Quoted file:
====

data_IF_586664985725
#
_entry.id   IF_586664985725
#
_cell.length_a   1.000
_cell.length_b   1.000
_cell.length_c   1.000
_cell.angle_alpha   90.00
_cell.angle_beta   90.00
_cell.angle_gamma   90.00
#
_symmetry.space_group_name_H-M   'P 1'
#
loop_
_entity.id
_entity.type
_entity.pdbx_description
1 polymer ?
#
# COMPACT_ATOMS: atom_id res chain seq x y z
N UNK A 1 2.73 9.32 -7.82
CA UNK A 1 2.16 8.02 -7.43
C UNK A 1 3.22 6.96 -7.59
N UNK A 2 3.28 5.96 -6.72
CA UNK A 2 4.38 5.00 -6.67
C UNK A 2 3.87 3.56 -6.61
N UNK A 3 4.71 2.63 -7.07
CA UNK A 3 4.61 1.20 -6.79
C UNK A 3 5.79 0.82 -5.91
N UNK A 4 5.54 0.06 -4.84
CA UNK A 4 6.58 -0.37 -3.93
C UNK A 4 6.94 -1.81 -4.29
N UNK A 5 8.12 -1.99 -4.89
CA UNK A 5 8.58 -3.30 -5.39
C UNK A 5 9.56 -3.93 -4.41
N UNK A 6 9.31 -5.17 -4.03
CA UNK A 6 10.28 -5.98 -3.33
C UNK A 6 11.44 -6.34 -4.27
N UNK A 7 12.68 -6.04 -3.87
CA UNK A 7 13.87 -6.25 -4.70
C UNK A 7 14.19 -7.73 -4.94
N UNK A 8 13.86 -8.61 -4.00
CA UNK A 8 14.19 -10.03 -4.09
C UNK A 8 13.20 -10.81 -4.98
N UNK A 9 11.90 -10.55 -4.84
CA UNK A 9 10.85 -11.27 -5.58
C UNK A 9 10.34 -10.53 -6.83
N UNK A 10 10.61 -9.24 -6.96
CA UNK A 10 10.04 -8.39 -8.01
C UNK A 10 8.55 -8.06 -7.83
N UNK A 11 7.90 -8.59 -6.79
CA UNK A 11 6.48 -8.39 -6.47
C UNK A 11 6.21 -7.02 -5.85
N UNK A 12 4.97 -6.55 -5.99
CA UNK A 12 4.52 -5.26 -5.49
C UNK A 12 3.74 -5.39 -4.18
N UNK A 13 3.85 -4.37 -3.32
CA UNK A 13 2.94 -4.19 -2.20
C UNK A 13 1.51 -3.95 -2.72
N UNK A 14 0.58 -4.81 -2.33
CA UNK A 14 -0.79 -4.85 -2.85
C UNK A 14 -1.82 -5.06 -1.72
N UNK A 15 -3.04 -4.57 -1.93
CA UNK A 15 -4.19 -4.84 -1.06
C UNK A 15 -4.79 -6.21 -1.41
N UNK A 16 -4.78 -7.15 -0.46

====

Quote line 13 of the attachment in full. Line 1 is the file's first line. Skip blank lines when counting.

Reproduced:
#